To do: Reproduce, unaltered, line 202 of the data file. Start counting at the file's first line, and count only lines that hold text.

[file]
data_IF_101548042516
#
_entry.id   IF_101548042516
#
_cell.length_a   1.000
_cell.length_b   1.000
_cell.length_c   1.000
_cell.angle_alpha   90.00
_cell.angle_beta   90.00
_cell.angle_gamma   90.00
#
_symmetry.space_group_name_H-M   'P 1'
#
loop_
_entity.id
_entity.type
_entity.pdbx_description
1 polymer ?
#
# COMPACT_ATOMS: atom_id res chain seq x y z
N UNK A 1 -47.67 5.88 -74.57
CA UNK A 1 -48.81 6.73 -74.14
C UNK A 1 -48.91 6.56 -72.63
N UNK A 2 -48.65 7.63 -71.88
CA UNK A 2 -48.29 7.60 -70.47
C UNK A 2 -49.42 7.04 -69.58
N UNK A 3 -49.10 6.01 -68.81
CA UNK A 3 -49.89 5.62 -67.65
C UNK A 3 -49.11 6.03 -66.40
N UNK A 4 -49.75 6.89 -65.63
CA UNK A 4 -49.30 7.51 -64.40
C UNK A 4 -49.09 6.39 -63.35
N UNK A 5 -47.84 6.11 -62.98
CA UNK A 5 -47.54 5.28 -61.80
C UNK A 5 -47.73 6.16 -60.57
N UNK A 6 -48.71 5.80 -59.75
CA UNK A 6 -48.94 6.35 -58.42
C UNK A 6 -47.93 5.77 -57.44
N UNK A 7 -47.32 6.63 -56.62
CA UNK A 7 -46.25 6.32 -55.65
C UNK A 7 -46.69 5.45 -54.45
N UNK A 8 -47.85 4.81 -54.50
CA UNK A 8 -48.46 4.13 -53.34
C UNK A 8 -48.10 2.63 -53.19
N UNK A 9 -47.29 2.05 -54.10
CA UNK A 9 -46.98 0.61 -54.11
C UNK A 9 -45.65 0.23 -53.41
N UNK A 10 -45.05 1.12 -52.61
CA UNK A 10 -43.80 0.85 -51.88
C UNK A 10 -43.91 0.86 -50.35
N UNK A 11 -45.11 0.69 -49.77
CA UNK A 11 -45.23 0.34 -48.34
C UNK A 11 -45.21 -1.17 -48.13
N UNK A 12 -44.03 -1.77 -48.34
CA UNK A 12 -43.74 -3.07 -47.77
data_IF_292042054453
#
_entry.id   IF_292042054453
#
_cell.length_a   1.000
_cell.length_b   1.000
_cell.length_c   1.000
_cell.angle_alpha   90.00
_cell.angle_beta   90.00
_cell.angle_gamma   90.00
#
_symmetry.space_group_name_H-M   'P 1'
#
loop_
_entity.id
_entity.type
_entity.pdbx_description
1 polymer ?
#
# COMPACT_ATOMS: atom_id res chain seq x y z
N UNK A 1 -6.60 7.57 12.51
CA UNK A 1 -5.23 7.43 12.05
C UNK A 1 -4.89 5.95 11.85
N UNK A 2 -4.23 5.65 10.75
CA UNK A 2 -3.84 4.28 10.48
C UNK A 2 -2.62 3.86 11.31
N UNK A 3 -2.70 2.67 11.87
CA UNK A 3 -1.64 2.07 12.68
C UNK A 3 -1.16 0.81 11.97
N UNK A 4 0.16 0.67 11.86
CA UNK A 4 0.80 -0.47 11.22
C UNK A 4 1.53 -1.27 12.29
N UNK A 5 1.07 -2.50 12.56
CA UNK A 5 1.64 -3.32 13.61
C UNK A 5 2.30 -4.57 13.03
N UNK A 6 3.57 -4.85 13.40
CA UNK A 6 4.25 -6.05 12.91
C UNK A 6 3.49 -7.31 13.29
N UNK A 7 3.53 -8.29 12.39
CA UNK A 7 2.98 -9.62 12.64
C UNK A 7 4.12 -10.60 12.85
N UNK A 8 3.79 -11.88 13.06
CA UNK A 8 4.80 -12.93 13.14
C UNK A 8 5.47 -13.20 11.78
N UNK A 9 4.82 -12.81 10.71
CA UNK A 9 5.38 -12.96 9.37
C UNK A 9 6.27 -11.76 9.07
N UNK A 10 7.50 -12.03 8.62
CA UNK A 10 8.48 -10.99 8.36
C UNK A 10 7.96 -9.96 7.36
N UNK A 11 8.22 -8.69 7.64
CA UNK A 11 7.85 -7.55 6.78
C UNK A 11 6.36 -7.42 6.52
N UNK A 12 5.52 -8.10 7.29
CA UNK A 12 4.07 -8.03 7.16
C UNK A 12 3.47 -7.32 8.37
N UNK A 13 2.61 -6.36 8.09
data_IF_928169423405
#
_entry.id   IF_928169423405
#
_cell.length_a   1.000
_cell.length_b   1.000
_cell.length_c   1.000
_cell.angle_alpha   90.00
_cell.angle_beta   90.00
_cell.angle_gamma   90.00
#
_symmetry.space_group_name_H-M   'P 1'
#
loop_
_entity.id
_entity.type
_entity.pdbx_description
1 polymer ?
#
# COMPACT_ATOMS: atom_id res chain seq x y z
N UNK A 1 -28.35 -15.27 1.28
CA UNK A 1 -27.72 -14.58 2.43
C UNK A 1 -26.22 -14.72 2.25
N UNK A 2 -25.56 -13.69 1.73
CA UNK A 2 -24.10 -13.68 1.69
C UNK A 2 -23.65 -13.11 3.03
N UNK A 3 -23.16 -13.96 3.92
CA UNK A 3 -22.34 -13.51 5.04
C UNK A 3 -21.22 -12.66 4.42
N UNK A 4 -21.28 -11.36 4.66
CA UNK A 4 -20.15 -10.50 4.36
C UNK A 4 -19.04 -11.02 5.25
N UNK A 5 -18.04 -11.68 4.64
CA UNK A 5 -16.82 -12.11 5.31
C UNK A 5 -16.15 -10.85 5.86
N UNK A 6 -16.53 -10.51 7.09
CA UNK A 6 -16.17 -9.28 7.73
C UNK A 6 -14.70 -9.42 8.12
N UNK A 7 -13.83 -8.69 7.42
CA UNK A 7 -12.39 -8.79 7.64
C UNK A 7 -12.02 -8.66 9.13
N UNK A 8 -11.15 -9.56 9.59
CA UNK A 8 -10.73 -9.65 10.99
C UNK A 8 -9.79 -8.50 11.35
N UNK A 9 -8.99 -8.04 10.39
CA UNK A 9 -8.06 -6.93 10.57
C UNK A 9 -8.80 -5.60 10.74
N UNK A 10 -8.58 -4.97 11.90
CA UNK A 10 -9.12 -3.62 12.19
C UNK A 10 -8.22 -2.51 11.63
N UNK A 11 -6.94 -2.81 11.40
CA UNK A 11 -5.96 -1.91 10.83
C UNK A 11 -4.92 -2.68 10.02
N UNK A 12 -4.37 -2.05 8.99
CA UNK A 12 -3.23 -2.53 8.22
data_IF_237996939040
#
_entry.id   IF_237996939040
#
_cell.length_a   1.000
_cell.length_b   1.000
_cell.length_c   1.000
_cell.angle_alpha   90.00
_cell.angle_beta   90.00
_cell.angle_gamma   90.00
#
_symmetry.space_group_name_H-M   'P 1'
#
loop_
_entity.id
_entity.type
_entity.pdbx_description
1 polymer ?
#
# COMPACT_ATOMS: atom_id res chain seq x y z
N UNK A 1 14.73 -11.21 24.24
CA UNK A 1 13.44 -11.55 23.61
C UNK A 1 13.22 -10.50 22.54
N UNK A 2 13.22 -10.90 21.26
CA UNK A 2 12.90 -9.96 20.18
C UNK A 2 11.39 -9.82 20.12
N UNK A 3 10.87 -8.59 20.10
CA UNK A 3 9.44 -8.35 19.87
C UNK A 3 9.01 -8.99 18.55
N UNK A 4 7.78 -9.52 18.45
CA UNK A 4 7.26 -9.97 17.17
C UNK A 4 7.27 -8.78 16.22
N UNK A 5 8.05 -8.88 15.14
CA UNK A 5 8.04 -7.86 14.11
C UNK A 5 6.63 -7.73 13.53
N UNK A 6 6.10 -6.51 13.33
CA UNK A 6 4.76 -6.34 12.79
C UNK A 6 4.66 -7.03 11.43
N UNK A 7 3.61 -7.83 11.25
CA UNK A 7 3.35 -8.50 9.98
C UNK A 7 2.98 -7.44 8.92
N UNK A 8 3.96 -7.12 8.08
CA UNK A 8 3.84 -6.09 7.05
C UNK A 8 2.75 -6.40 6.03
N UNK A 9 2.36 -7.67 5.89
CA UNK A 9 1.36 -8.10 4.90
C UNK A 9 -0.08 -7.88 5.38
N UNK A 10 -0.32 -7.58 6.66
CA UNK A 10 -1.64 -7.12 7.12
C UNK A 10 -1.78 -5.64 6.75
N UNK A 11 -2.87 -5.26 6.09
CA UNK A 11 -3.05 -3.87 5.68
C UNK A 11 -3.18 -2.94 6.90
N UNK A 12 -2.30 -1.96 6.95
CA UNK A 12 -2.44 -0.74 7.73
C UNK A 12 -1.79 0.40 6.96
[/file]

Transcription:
C UNK A 5 6.63 -7.73 13.53